Then there are the people who don’t do anything until way later in their lives, and they have their season too. A good example that you might know is Smith Wigglesworth, who was a plumber for about 40 years, and at age 60 or so, he answered the call to be an evangelist, and he had this amazing ministry where people allegedly came back to life, he threw dead bodies against the wall and they came back to life.
So what was the right path? The answer is both.
In the case of Wigglesworth, you could say it took him 40 years to find out what he was meant to do, or alternatively you could see that as preparation. If we’re showing up, if we’re responding, if we’re not being afraid, then I think all our experience is preparing us for our time. You could look at the life of Jesus and say that – was He just wasting His life until He turned 30, or was He waiting, preparing, listening, for the moment to live a life that mattered, a life that echoed in eternity forever. His ministry was only three years, but it changed history forever.
So don’t give up – it’s easy to be tempted to give up. I finally just decided to show up and work hard, I’m just trying to honour the call that’s been placed on my life, and I’m a little bit scared about the influence that I’m getting and I’m prayerfully stepping into it, whilst being very mindful that my character grows at the same rate my influence does.
JP. Interesting, thanks for doing this, it’s great to be able to do the interview.
JG. No problem, thanks for reaching out and we’ll have to stay in touch. Take care.
That’s it for the interview, but as I mentioned in part 1, Jeff has graciously opened up a great offer for readers of www.JamesPrescott.co.uk. I don’t normally do offers, but this is one that I can wholeheartily recommend to you.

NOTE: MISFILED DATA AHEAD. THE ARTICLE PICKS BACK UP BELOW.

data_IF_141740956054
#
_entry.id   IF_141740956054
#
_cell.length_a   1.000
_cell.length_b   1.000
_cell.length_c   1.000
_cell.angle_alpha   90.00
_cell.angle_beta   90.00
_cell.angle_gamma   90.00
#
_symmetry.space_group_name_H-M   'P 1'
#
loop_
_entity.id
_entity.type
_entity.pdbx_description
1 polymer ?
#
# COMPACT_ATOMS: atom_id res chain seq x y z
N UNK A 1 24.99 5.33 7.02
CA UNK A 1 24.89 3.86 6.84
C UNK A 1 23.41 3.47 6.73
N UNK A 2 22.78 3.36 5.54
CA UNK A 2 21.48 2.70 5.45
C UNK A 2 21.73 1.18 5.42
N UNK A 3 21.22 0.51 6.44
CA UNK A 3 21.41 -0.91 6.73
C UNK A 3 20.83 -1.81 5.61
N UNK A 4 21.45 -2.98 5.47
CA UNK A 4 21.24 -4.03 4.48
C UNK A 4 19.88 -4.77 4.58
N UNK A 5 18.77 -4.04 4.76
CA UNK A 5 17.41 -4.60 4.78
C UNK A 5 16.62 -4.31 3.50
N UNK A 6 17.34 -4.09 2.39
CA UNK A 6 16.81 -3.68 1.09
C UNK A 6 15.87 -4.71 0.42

You can currently get copies of two of his amazing e-books – ‘Every Writers Dream’ and ‘Before your first book – 5 tips to getting published now’ for a combined price of just $2.99 (about £2 or so).
Simply use the code “stopstalling” at this link here before the end of Friday 27th January (US time) and you can get two excellent e-books for a bargain price.
I’ve read them myself and can’t recommend them highly enough, especially if you are an aspiring creative or writer – they’ve been a huge help to me in my journey and I’m sure they can have the same impact for you.
If for whatever reason you’re reading this after 27th January and have somehow missed the offer deadline, the books are still available for the relatively cheap price of $4.99 (about £3), which I think for two e-books isn’t bad at all – and I can assure you it’s well worth the investment.
You can also download his first e-book, ‘The Writers Manifesto’, for absolutely nothing on his blog – and it’s another that’s well worth reading.
If you liked what you heard of Jeff and want more, feel free to check out Jeff’s blog and keep your eyes peeled for Jeff’s book, ‘Wrecked: When a Broken World Slams into your Beautiful Life’ (Moody Publishers), to be published later this year.
I’m James Prescott and I’m a writer & creative passionate about helping people discover their identity. I blog regularly at www.JamesPrescott.co.uk and am a regular guest blogger at bigbible.org.uk and other sites. Follow me on Twitter and Facebook.